The Japanese language has a highly regular agglutinative verb morphology, with both productive and fixed elements. Typologically, its most prominent feature is topic creation: Japanese is neither topic-prominent, nor subject-prominent; indeed, it is common for sentences to have distinct topics and subjects. Grammatically, Japanese is an SOV language, with verbs rigidly constrained to the sentence-final position. The word order is fairly free as long as the order of dependent-head is maintained among all constituents: the adjective or relative clause precedes the modified noun, the adverb precedes the modified verb, the genitive nominal precedes the possessed nominal, and so forth. Thus, Japanese is a left-branching language; to contrast, English is right-branching.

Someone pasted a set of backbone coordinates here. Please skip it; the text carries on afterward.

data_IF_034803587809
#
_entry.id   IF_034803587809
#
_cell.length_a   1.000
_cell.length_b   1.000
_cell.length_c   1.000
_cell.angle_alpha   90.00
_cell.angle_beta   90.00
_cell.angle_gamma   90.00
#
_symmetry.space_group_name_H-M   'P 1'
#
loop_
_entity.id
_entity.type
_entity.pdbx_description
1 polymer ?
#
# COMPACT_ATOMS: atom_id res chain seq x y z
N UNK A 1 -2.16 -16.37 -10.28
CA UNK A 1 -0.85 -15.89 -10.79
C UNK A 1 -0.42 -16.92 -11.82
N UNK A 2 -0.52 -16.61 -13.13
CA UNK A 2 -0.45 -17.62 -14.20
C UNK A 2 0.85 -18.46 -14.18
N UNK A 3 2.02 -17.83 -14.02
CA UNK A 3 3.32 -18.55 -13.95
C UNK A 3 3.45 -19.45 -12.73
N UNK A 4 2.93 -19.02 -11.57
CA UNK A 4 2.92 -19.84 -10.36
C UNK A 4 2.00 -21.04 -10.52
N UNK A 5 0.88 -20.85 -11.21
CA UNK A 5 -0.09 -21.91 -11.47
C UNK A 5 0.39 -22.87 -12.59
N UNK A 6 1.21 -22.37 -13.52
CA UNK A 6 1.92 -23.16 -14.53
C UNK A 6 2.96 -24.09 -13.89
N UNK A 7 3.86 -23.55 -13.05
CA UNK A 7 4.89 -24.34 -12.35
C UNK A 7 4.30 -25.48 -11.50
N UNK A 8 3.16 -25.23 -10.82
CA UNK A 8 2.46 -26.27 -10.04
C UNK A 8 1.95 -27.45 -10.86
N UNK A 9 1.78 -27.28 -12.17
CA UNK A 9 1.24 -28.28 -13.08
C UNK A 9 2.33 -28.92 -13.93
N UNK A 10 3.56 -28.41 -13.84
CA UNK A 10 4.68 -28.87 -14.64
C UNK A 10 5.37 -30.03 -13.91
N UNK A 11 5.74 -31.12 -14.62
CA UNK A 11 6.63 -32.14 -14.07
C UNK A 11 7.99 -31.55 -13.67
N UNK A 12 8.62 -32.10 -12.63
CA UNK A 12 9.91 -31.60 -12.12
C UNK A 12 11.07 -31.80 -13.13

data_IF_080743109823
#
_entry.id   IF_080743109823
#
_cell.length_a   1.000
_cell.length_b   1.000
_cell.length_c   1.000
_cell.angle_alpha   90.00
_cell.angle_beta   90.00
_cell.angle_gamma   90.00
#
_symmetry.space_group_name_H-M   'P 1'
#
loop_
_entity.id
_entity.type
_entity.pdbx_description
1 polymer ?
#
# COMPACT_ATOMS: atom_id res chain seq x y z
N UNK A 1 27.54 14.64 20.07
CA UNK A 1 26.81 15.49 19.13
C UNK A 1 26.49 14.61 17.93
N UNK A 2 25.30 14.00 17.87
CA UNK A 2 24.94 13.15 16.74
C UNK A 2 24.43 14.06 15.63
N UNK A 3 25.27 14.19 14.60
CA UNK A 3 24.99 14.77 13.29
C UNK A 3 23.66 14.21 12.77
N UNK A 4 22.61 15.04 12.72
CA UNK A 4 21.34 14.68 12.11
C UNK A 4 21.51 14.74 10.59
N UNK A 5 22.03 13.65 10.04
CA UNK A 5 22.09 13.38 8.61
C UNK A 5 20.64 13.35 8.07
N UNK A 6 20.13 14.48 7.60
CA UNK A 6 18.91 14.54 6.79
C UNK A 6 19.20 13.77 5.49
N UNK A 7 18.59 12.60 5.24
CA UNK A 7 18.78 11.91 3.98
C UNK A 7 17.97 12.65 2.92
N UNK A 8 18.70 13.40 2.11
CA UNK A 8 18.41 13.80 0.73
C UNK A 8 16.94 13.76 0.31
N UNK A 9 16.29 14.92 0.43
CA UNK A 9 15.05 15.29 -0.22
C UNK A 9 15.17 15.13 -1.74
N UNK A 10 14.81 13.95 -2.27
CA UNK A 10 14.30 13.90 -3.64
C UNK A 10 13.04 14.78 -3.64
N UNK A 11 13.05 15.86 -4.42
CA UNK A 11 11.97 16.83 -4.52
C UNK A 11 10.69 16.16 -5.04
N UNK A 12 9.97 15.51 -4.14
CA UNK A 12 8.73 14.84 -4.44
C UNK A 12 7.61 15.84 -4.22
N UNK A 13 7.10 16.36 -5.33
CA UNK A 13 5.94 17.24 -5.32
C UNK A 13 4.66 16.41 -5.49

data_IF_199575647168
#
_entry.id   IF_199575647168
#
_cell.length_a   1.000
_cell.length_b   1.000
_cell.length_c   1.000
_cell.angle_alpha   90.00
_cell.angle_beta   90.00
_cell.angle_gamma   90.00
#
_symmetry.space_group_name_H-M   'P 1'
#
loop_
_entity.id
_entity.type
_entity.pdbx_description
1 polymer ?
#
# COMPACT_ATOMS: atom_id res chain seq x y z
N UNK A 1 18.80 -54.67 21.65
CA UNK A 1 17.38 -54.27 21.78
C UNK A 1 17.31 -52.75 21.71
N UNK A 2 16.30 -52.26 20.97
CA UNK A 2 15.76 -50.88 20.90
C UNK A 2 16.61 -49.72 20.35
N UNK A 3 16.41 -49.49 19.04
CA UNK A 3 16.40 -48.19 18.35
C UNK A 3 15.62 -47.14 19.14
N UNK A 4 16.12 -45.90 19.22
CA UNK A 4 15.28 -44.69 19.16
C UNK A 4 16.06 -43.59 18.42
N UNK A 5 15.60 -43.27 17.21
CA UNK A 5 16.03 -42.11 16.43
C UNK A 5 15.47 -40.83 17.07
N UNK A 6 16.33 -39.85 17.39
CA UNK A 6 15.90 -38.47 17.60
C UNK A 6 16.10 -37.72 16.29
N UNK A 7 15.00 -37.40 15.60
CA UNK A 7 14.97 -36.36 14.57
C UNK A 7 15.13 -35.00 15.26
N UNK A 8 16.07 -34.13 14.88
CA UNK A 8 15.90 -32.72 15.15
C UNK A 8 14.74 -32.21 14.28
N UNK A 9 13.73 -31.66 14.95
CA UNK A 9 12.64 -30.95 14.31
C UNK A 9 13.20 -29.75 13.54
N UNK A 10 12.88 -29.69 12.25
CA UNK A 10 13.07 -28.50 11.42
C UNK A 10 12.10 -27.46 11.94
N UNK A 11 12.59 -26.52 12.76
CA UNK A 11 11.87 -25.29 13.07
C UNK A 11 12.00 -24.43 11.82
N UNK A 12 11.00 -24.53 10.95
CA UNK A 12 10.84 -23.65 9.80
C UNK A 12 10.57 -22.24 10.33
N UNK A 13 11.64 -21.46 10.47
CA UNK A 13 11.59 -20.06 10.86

For simplicity, this article presents examples in plain informal and non-literary style. The reader must keep the general grammatical principles of politeness and respect in mind.
Below you will find an useful links to learn Japanese grammar in more details. Good Luck!
Learn Japanese Adjectives
Types Of Adjectives
List Of Japanese Adjectives
Learn About Nouns
Learn About Adverbs